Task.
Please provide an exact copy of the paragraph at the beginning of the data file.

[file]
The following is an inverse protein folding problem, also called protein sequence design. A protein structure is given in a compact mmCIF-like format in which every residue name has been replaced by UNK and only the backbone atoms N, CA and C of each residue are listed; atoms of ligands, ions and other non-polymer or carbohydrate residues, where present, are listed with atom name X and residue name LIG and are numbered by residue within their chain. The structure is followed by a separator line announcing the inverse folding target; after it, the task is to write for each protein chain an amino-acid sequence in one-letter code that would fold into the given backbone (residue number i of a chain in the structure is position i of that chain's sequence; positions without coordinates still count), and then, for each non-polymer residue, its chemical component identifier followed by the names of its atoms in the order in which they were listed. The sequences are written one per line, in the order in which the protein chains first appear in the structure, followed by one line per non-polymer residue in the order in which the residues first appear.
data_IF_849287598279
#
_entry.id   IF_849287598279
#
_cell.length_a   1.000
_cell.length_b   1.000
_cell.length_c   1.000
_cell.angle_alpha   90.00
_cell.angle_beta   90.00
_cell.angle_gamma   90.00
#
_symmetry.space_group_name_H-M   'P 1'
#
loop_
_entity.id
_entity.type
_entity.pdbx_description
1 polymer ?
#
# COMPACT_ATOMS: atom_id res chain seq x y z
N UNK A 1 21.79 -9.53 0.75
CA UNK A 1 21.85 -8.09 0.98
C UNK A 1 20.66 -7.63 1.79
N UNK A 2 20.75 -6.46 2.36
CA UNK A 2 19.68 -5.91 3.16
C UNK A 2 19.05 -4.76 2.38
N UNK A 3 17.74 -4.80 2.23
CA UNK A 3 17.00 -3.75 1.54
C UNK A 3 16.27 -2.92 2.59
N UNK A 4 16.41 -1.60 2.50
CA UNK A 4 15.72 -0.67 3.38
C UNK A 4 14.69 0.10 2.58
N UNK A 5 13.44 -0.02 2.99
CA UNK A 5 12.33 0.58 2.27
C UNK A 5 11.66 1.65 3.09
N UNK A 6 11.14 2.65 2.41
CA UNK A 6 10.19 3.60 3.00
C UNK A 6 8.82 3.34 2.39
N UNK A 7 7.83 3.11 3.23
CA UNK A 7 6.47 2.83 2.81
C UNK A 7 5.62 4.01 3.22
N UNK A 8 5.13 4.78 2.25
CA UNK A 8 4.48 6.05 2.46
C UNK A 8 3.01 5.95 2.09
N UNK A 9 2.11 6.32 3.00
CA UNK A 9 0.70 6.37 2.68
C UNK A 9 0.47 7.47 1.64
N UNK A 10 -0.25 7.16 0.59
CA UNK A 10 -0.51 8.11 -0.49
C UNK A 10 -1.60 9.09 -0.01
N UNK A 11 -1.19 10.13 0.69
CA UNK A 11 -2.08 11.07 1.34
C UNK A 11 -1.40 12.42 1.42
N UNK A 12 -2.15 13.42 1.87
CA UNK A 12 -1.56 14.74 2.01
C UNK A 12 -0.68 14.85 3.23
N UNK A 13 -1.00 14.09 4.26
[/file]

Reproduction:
The following is an inverse protein folding problem, also called protein sequence design. A protein structure is given in a compact mmCIF-like format in which every residue name has been replaced by UNK and only the backbone atoms N, CA and C of each residue are listed; atoms of ligands, ions and other non-polymer or carbohydrate residues, where present, are listed with atom name X and residue name LIG and are numbered by residue within their chain. The structure is followed by a separator line announcing the inverse folding target; after it, the task is to write for each protein chain an amino-acid sequence in one-letter code that would fold into the given backbone (residue number i of a chain in the structure is position i of that chain's sequence; positions without coordinates still count), and then, for each non-polymer residue, its chemical component identifier followed by the names of its atoms in the order in which they were listed. The sequences are written one per line, in the order in which the protein chains first appear in the structure, followed by one line per non-polymer residue in the order in which the residues first appear.